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Thaksin Supporters Gather to Present Pardon Petition to Thai King


Thousands of people have gathered in Bangkok to present a petition seeking a royal pardon for former Prime Minister Thaksin Shinawatra. The government has warned the crowd against violence and considers the petition illegal.

Supporters of Thaksin Shinawatra say more than four million people have signed the petition asking King Bhumipol Adulyadej to pardon the former prime minister.

The petition is to be presented to the Royal Palace Monday, after a rally of thousands of Mr. Thaksin's supporters, known as red shirts.

Last year, he was convicted of abuse of power and sentenced to two years in jail, but he fled the country. The charge stemmed from a land deal involving his former wife.

The government of Prime Minister Abhisit Vejjajiva dismisses the petition as a political move, and says it will not succeed because Mr. Thaksin needs to serve time in jail to meet the legal requirements for a pardon.

At a recent rally supporting the petition, Kokaew Pikulthong said many of his fellow red shirts think Mr. Thaksin did not receive a fair trial.

"In my point of view, I think the people show this because the people [think] Mr. Thaksin received injustice [from the] system," he said. "Another thing is some people feel troubled because of unskilled government that Mr. Abhisit cannot show successful policy to do anything to improve their life."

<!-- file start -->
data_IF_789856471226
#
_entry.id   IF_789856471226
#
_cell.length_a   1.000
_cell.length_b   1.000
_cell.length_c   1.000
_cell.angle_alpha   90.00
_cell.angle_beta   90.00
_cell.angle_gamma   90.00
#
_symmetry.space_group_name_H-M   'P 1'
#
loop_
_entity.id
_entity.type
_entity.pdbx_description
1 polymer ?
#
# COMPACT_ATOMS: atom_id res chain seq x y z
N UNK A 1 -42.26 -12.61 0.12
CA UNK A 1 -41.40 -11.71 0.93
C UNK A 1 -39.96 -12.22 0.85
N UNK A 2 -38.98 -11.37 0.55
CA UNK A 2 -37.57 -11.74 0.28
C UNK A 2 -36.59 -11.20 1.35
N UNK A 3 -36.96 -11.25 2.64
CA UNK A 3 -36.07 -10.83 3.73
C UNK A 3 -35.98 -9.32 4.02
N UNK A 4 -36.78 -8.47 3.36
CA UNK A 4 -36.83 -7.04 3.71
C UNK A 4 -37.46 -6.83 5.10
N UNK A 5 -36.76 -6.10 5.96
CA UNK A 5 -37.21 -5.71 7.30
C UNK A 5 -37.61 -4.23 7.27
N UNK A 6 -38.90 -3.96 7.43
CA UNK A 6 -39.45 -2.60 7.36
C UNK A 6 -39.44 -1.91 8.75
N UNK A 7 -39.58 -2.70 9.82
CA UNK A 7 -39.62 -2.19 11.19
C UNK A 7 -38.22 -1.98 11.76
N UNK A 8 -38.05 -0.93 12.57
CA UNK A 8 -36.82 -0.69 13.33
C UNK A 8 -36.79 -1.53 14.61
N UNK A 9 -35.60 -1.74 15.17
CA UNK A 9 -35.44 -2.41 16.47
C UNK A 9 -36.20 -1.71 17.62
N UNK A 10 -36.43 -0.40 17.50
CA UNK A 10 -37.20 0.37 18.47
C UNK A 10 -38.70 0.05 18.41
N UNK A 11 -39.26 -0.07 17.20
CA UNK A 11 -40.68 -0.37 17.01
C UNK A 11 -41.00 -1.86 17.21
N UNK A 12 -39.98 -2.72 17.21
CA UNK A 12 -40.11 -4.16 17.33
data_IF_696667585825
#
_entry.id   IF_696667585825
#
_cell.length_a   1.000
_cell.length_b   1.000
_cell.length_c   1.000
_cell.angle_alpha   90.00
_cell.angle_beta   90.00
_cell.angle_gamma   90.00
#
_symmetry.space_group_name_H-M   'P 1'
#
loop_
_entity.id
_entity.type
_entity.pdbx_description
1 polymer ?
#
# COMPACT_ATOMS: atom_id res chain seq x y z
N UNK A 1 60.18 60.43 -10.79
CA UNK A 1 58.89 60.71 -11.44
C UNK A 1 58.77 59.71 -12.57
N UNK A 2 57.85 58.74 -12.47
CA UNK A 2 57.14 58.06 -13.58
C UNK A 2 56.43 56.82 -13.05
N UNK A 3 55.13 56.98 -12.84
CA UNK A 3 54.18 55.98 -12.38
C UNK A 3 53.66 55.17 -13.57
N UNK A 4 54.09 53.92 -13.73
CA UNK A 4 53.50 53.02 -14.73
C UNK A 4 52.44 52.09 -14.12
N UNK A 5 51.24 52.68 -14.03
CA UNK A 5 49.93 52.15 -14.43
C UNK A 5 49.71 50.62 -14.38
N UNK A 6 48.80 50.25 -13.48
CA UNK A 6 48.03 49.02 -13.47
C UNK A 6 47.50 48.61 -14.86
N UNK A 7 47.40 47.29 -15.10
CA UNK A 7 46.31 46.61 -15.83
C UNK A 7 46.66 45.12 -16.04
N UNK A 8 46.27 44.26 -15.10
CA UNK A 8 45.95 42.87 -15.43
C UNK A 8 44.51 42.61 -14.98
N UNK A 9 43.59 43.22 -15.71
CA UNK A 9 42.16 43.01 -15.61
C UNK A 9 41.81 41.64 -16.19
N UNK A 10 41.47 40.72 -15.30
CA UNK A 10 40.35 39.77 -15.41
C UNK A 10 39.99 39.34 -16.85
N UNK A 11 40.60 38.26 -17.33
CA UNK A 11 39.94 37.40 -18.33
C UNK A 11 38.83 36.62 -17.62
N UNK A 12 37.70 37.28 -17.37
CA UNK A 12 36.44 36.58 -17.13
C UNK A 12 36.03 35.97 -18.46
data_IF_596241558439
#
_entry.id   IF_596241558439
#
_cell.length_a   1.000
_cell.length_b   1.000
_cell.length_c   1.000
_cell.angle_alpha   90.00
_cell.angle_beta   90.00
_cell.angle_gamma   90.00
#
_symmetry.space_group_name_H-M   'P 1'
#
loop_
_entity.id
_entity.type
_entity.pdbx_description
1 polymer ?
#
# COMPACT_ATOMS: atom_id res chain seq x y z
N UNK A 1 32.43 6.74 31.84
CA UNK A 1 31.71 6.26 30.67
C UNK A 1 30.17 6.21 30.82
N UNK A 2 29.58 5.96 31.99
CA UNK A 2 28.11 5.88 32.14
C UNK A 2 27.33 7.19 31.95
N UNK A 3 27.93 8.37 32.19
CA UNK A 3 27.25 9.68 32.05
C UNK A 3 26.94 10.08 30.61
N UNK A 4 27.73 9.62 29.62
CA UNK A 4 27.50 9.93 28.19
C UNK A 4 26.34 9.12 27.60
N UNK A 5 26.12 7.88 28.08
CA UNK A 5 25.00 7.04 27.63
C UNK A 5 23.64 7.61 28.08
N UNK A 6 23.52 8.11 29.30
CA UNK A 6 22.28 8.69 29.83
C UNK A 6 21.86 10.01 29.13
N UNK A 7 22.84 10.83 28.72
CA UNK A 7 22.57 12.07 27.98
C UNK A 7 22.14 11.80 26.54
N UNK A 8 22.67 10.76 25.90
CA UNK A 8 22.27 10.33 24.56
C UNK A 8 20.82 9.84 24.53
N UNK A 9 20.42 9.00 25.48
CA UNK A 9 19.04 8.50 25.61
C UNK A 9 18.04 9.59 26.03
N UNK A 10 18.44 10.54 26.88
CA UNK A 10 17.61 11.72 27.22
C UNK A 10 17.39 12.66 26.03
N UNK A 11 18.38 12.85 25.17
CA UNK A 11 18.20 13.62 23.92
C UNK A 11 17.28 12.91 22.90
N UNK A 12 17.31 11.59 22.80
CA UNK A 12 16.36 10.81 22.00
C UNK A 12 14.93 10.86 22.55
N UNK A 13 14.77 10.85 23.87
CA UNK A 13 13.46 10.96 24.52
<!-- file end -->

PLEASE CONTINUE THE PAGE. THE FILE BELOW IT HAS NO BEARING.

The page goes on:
In April red shirt supporters forced the government to abandon an international meeting after they broke into a hotel where the conference was taking place. Then the government had to employ emergency powers to end street demonstrations in Bangkok.

The government has warned Mr. Thaksin's supporters against violence at Monday's rally. There is concern that backers of a politician allied with the government could clash with the red shirts.

Thailand's political landscape is deeply divided. Mr. Thaksin maintains strong support among farmers and urban poor. But many in the middle class accused him of abusing his power and of being corrupt. He was ousted from power in a military coup in September 2006.

On the other hand, many Thais consider Mr. Abhisit's government to be ineffectual. There is some pressure on him to call elections later this year or early next.

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